A complete audio production workflow with Muse and Ardour


Audio production with Muse and Ardour is a 6 part video tutorial showing a complete workflow using FLOSS audio tools.

In this tutorial you will learn how to import, clean up and edit a MIDI file using MusE. It then goes on to show how to import the MIDI file into Ardour and setting up instruments to play the song.

On to guitar recording and audio editing in Ardour, selecting sounds and editing the takes.

The tutorial continues with vocal recording and editing, mixing and mastering the song.

The tutorial was created by Michael Oswald (music, blog). Michael has based this tutorial on the Dream Theater song “Surrounded” from the “Images and Words” album. The song has tempo changes, meter changes, piano, synths, drums, bass and guitar as well as vocals.

Part 1 - Importing, cleaning up and editing a MIDI file in MusE

Tools used: MusE, fluidsynth, Carla, DrumGizmo.

Part 2 - Setup of Ardour, assignment of instruments and sounds

Importing the MIDI file into Ardour, setup of instruments, handling routings and working with tracks.

Tools used: Ardour, Drumgizmo, LinuxSampler, Yoshimi, Carla, Samsara OMB2 (free but non-FLOSS).

Part 3 - Guitar recording, tone selection

Guitar recording including tone selection, followed by audio editing for working with several takes.

Tools used: Ardour, Carla, TSE808 (free but non-FLOSS), LeCto (free but non-FLOSS), LeCab (free but non-FLOSS), Sperimental Impulses (free but non-FLOSS).

Part 4 - Vocal recording and editing

Vocal recording including preparation in Ardour, recording, vocal editing by combining several takes as well as pitch correction.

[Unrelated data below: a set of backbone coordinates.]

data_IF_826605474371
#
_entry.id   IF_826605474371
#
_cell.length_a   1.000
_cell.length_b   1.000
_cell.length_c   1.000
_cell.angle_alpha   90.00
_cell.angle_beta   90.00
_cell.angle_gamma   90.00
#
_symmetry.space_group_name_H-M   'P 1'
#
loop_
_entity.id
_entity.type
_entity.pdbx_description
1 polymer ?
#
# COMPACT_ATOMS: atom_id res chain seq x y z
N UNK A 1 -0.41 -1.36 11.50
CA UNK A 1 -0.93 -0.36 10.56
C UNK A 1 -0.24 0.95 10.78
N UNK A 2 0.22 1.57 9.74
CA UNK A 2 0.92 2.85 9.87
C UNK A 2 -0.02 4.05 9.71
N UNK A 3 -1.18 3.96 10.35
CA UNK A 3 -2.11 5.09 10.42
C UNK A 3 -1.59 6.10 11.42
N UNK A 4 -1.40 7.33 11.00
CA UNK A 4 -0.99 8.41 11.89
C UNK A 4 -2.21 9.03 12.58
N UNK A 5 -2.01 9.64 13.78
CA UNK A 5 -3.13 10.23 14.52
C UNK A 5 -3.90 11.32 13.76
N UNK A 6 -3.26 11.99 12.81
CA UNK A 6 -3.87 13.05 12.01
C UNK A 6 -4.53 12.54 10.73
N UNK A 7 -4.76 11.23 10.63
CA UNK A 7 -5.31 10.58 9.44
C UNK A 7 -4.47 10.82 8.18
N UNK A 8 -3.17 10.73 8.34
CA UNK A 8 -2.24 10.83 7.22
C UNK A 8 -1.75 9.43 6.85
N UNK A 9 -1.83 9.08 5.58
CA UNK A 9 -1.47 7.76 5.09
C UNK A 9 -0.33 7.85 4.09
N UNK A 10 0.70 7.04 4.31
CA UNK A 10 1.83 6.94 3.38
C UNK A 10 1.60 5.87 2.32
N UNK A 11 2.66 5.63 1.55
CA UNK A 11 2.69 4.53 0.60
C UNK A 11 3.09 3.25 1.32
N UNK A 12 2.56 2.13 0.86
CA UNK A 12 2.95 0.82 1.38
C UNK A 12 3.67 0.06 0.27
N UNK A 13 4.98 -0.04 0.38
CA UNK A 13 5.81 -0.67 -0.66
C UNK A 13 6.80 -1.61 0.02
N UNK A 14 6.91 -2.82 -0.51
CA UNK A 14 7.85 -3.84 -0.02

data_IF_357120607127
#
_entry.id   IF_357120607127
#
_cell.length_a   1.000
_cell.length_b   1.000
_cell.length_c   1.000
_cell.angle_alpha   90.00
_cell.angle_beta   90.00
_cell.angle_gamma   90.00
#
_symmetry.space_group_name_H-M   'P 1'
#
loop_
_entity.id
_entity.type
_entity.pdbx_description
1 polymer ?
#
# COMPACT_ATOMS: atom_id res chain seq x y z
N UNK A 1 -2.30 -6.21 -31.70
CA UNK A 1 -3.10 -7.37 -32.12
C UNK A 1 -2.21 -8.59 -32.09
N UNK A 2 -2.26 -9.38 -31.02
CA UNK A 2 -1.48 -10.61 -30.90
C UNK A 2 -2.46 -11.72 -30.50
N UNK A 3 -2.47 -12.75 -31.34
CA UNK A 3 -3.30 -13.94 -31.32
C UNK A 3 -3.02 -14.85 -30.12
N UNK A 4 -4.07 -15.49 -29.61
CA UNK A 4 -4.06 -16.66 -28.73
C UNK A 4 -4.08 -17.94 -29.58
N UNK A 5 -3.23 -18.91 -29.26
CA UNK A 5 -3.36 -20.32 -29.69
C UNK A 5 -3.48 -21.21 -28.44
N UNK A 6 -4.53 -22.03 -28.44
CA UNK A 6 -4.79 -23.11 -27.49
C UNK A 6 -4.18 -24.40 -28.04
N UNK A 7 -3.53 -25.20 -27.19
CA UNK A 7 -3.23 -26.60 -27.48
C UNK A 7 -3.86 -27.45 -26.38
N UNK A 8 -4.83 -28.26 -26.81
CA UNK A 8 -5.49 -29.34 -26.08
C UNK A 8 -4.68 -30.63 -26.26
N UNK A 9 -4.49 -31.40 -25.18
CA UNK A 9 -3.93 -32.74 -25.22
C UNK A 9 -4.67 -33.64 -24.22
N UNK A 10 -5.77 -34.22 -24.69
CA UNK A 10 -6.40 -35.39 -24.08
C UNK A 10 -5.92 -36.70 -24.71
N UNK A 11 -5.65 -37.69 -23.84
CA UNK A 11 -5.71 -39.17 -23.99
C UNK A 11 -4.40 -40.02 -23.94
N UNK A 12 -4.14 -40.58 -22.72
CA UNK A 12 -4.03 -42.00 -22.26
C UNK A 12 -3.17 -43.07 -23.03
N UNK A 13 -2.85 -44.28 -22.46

Tools used: Ardour, Calf Plugins, Zita-AT1.

Part 5 - Mixing preparation, mixing

Preparation for mixing in Ardour, then on to mixing in Ardour using a bunch of plugins to shape the sound. How to use compressors, stereo wideners, delays, reverbs as well as fader automation. Exporting for mastering.

Tools used: Ardour, Calf Plugins, Distrho Plugins, Infamous Plugins, IR.

Part 6 - Mastering, alternatives to free plugins, concluding remarks

Mastering in Ardour using different plugins as well as exporting the mix.

As this tutorial includes the use of some free (but non-FLOSS) tools, this part also discusses FLOSS alternatives.

It ends with some concluding remarks as well as a final listen-through of the song.

Tools: Ardour, Calf Plugins, Luftikus, EQ10Q, CS10QM, LinuxSampler, Guitarix.

The finished song

Surrounded - Dream Theater cover featuring Susanne Wallner

More music by Michael Oswald.


Thanks a lot Michael, I like how by running the whole process, you learn a ton about all the small things : tracks "printing" to lower cpu usage, using linuxsampler and drumgizmo, using zita AT1 from inside Ardour, editing rhythm mistakes... I can't wait for your Queen rendition ;) Thanks again !

Hi Edouard, Thanks! Yes, I thought this is actually something that was missing, in the tutorials, a complete workflow. Actually, I finished the first test-mix of the Queen song on Saturday, so it will be out soon.

Hi Michael, Thanks a lot for your high quality set of videos. I went through the full process and I've learn really a lot. Now it's time to put it in practice. BTW, do you know if some professional artists (mainstream) are starting to use Linux to their productions? I'm convinced that the final quality is the same, probably working on Linux takes a path a bit more longer than Window$ or Mac based productions. Cheers! Pablo